Not determined, but would depend on individual fruit value. Nightly inspections with a strong torch are recommended when fruit is nearing maturity. The red eyes of the moths will reflect the light from a torch, aiding detection.

Netting trees or bagging fruits is very effective. Early harvest, where it doesn't jeopardise maturity standards, will help to reduce losses.

Several native parasitic wasps are known but have limited impact during summer.

No satisfactory chemical control measure is known. Hand collection of moths and various traps have had limited success.

Two Spotted Mite(Tetranychus urticae)

Two-spotted mite is a minor, widespread and irregular pest. Mite activity can usually be expected following continuous hot weather.

The mite problem is often induced by excessive use of insecticides against other pests which kills the natural enemies of two-spotted mites, allowing their numbers to increase.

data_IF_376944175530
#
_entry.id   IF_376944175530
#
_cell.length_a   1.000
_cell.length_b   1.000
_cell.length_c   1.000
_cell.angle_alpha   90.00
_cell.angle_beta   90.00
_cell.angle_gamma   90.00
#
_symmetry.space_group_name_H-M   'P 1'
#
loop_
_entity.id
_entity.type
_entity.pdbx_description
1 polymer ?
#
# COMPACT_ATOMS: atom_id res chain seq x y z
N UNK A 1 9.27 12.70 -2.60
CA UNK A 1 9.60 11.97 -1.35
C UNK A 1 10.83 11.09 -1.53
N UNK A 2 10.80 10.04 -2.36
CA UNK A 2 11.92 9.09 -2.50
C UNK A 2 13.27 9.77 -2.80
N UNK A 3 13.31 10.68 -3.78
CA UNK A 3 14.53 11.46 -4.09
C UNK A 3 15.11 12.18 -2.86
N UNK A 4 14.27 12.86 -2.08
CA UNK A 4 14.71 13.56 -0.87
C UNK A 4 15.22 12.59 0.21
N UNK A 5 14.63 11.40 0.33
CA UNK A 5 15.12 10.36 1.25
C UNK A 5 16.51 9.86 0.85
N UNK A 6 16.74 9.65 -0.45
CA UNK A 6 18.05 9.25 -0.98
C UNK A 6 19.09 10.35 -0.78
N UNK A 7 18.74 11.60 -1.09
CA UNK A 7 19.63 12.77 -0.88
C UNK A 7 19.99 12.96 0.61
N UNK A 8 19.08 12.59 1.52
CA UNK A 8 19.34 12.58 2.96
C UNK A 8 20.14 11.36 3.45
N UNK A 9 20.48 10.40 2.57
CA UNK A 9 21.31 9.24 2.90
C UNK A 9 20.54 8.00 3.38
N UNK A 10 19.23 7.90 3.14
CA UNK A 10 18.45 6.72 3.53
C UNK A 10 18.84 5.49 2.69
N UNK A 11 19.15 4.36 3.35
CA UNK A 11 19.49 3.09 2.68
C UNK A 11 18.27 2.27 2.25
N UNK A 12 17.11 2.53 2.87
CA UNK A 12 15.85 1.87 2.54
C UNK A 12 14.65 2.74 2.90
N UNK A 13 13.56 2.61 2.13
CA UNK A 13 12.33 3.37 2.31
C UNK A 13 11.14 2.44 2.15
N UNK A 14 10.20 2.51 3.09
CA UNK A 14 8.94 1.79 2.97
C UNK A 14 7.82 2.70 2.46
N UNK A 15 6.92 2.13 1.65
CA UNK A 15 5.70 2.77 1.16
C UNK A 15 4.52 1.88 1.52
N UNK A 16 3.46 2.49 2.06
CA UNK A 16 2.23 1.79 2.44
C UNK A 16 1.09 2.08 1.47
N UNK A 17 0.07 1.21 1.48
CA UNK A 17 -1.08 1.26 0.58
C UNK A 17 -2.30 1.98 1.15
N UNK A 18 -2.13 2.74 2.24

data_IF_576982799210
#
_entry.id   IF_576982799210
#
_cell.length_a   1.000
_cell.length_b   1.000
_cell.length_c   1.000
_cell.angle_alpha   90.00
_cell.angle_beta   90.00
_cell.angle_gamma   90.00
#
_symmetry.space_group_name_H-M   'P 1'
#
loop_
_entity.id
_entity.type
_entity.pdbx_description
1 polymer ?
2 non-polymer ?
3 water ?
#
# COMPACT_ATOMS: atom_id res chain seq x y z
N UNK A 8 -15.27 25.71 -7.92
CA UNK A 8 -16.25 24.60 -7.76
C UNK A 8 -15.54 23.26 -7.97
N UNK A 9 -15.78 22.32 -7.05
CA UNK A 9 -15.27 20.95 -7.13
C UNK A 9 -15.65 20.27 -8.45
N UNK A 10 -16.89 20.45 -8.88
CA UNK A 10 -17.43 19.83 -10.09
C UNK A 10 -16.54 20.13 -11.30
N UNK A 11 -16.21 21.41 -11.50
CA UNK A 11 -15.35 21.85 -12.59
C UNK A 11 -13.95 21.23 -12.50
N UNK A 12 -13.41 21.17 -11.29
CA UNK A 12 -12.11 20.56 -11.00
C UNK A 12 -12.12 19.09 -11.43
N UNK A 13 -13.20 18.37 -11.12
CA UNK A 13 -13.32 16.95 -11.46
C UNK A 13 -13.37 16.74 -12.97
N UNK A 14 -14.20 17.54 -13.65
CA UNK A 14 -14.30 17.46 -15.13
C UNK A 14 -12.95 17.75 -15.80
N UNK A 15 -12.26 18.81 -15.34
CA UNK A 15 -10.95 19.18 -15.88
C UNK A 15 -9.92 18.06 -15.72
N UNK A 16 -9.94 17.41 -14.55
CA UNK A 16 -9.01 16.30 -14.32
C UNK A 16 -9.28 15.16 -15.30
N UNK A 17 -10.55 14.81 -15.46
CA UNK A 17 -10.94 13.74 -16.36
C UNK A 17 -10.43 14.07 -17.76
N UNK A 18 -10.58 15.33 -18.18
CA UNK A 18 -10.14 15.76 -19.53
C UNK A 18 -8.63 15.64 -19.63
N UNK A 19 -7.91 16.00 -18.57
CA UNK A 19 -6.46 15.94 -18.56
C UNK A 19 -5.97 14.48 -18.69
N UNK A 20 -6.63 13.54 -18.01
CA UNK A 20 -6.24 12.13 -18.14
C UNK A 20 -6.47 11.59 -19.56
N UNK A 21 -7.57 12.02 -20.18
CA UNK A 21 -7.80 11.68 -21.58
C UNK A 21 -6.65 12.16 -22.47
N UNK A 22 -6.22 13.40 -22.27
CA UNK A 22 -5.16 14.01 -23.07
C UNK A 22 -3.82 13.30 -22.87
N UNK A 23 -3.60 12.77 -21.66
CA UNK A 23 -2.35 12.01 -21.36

Two-spotted mites form colonies on lower leaf surfaces, especially near the junction of the petiole and leaf blade. Initial symptoms are a bronzing or whitening of the upper leaf surface near the leaf stalk. Fine webbing is visible on the lower leaf surface. Heavy infestations will result in leaf desiccation, leaf drop, and yield loss.

Chemical control: Not cost effective. For current chemical control options

Conservation of natural enemies: Broad-spectrum sprays applied against other pests disrupt activity of natural enemies and induce mite outbreaks.

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The vast majority of the bananas currently grown and consumed were not conventionally bred but are selections made over probably thousands of years from naturally occurring hybrids. Cultivated bananas are very nearly sterile and as a consequence are not propagated from seed but rather through vegetative propagation, primarily suckers as well as more recently micropropagated or tissue cultured bananas. These factors, very old selections, near sterility and vegetative propagation, mean that these bananas have not been genetically improved either for resistance or improved quality and are becoming increasing in affected by serious pests and diseases.